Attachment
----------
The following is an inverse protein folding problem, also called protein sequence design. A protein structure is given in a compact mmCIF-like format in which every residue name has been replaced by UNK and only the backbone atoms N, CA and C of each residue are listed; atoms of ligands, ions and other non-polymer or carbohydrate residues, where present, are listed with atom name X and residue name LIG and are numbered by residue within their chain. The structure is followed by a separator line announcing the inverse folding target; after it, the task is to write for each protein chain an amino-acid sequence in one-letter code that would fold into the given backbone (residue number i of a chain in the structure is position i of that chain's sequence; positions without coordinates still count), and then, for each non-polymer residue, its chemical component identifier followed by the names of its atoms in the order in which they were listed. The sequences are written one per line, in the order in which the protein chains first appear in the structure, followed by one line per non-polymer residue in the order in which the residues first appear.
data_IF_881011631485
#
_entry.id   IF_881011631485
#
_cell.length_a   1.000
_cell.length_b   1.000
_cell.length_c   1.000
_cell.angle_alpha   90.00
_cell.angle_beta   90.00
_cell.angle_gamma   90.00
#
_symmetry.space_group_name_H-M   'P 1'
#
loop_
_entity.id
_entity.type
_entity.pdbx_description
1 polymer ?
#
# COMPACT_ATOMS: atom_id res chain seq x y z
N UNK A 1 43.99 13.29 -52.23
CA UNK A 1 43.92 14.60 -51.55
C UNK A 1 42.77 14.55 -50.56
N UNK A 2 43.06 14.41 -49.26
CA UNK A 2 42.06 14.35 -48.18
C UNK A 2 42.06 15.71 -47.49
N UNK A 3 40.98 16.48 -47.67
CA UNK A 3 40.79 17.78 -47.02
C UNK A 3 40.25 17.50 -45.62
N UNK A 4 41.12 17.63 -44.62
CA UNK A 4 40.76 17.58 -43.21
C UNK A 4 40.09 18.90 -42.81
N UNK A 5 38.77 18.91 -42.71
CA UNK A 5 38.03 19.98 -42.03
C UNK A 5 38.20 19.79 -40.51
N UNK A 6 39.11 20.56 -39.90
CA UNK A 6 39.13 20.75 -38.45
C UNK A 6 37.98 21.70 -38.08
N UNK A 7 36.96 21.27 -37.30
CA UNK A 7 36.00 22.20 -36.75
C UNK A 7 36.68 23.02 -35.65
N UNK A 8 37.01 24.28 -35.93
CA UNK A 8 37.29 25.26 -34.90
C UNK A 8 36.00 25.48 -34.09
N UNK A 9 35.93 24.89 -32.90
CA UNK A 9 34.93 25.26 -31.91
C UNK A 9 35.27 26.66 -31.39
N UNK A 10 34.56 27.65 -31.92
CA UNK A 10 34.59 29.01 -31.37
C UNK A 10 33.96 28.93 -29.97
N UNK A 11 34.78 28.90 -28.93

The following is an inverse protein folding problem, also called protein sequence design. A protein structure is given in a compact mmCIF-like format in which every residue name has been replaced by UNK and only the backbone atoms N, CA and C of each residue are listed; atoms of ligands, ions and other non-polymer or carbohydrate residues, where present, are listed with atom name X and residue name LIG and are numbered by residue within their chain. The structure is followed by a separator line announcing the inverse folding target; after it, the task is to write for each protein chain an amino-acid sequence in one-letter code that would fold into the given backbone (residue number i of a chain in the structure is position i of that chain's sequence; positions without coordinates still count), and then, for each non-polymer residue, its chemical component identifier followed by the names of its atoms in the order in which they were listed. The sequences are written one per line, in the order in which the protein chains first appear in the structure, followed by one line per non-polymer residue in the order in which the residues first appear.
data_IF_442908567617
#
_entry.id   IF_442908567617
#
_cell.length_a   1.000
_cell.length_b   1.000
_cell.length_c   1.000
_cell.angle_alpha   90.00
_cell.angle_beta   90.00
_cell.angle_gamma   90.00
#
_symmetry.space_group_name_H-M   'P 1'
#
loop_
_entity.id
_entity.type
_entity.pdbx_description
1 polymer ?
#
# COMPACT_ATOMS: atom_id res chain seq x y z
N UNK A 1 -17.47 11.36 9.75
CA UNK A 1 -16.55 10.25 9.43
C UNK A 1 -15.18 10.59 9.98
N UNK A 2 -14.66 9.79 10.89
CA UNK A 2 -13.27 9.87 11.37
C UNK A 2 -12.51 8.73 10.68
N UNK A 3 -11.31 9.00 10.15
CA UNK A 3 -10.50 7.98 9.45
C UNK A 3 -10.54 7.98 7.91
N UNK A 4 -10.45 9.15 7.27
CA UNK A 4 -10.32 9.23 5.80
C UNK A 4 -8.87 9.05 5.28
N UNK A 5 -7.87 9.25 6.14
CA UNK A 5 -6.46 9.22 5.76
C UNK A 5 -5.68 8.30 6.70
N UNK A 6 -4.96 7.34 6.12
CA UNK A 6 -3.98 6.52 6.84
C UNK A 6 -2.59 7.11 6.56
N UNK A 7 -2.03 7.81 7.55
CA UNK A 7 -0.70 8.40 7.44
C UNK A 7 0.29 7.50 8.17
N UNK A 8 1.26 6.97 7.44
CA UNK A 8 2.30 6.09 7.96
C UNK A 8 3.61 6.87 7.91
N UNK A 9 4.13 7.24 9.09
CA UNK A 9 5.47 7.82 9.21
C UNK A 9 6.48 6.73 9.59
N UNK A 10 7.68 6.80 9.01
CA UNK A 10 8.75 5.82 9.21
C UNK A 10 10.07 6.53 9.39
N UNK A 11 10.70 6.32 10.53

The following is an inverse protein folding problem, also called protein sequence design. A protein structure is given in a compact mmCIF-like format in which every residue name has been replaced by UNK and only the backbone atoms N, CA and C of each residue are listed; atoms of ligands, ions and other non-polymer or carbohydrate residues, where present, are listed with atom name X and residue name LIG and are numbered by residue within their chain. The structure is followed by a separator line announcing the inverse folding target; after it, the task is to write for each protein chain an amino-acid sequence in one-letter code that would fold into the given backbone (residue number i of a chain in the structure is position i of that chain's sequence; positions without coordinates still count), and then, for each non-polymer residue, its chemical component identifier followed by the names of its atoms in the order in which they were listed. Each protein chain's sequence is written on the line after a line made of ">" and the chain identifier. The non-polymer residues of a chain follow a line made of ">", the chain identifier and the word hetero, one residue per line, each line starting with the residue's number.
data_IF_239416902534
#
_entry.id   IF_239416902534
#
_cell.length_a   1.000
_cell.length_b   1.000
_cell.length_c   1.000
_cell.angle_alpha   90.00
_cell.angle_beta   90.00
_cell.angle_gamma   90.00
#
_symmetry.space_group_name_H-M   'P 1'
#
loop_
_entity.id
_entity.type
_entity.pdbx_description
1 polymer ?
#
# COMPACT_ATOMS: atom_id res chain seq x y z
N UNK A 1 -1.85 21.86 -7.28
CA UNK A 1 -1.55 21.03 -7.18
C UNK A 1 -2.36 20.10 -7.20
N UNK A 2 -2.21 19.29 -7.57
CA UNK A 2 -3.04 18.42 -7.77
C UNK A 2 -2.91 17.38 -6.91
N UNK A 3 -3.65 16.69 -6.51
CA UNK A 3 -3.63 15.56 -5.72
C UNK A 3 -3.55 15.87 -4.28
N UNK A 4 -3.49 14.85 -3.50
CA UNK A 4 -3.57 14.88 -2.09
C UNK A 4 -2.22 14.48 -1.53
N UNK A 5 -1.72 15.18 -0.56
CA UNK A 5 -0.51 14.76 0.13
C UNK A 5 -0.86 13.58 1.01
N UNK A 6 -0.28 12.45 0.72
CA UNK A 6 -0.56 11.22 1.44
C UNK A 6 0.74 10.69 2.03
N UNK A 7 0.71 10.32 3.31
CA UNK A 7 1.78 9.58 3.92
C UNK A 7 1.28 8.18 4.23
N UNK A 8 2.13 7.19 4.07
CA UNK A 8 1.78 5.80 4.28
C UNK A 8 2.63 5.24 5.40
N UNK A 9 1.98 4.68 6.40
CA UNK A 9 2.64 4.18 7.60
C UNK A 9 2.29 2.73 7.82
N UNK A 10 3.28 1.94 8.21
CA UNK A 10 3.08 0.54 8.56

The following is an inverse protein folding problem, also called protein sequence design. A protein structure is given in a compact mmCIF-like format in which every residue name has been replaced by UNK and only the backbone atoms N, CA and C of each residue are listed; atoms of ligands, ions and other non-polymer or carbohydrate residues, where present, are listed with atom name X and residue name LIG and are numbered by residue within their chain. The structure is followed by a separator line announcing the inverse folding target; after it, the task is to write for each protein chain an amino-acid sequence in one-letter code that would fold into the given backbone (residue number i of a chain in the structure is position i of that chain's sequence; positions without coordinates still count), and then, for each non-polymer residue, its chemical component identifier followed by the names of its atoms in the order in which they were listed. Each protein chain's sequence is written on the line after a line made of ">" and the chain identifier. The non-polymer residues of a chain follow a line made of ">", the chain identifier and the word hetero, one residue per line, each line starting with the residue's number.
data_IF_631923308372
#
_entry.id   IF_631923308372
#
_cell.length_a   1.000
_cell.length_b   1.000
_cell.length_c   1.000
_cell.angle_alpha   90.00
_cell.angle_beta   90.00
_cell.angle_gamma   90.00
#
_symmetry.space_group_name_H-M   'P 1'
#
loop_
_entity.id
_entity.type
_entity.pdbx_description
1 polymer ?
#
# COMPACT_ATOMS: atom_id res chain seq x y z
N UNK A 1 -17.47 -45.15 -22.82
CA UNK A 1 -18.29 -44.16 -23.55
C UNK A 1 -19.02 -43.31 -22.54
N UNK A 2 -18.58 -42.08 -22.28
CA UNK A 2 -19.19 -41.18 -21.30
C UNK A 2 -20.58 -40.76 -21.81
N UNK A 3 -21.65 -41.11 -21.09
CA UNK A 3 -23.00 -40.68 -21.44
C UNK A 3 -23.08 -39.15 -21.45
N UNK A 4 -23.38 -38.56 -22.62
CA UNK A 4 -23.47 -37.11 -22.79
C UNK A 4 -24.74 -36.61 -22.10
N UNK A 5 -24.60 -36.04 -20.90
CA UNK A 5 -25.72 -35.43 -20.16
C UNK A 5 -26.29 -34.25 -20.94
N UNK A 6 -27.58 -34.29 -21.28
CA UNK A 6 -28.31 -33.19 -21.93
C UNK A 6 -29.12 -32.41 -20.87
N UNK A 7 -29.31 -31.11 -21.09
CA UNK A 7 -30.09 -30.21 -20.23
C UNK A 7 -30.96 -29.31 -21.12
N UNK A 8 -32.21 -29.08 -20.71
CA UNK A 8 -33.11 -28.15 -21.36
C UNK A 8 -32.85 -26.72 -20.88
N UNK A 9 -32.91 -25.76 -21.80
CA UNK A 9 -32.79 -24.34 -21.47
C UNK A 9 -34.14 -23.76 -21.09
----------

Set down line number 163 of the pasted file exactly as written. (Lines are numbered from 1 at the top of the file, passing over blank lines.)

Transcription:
_cell.angle_alpha   90.00